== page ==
Court Strikes Down Warrantless GPS Tracking
The court unanimously ruled that police officers who attached a GPS tracking device to a car without a warrant acted unconstitutionally. The case may set precedent for digital privacy.
What's the Latest Development?
In a unanimous decision that may set precedent for future digital privacy cases, the Supreme Court has ruled that police officers who attached a GPS tracking device to car without a warrant acted unconstitutionally. Originally, police officers had obtained a warrant for the tracking device, but placed it on the car after the document had expired. The defendant had been sentenced to a life in prison after police tracked him to a house containing $850,000 in cash, 97 kilograms of cocaine, and 1 kilogram of cocaine base.
What's the Big Idea?
While the decision was unanimous, three different justifications were given. The writer of the majority opinion and the court's most conservative member, Antonin Scalia, said placing the GPS device amounted to a physical search, leaving aside the question of the warrant. This leaves open the possibility of warrantless searchers of cellphone data, for example, which can be accessed remotely. President Obama's appointee, Justice Sotomayor, challenged that assumption saying current 4th Amendment law is ill-suited to the digital age.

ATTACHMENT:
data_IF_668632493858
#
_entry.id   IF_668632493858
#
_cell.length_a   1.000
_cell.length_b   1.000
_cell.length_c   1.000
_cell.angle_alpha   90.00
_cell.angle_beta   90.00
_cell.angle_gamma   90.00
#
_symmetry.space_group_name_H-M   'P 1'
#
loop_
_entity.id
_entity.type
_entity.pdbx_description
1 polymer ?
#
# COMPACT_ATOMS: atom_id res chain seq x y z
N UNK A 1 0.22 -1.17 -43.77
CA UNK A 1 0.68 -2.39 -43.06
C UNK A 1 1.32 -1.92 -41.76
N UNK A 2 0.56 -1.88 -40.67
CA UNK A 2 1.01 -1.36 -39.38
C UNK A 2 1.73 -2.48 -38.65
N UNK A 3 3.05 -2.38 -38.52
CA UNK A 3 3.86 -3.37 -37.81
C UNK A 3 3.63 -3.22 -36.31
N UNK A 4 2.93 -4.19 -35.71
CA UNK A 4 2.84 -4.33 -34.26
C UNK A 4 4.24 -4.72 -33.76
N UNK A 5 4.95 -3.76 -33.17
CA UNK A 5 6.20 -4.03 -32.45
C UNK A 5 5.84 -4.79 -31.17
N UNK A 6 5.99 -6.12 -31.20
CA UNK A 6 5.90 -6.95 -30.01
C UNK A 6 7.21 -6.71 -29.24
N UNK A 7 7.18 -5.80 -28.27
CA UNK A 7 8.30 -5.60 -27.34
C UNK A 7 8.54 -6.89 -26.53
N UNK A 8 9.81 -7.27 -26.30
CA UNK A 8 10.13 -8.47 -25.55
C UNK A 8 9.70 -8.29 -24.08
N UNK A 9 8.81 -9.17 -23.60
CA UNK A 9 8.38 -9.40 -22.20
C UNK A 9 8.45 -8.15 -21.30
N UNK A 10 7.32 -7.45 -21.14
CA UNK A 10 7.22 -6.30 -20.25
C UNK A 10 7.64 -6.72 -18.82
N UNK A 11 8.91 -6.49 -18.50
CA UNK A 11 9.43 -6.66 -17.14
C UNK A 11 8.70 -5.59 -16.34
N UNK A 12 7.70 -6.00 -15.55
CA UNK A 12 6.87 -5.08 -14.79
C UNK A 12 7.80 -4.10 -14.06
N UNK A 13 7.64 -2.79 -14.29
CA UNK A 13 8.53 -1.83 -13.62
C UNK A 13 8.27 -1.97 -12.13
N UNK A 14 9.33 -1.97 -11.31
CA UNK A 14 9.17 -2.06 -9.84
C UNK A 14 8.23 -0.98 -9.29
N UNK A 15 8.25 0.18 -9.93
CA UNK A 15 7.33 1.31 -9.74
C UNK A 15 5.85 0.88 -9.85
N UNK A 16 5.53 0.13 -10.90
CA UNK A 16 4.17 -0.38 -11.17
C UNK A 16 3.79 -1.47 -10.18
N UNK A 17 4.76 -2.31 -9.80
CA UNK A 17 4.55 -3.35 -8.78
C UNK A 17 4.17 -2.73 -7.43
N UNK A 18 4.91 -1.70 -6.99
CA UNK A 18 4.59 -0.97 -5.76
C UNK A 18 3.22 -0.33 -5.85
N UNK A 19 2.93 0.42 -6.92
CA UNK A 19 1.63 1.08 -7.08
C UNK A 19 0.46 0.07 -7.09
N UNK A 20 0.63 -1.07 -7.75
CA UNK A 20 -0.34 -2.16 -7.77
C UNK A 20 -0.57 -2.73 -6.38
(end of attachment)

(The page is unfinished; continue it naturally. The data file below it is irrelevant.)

Photo credit: shutterstock.com
Many governments do not report, or misreport, the numbers of refugees who enter their country.
Controversial map names CEOs of 100 companies producing 71 percent of the world's greenhouse gas emissions.
- Just 100 companies produce 71 percent of the world's greenhouse gases.
- This map lists their names and locations, and their CEOs.
- The climate crisis may be too complex for these 100 people to solve, but naming and shaming them is a good start.
Bernie Sanders reveals an even bigger plan than Elizabeth Warren, but does it go too far?
- Bernie Sanders has released a plan to forgive all the student debt in the country.
- It is even larger than the plan Elizabeth Warren put forward two months ago.
- The plan has drawn criticism for forgiving the debt of both the poor and those well off enough to pay their own debt.
SMARTER FASTER trademarks owned by The Big Think, Inc. All rights reserved.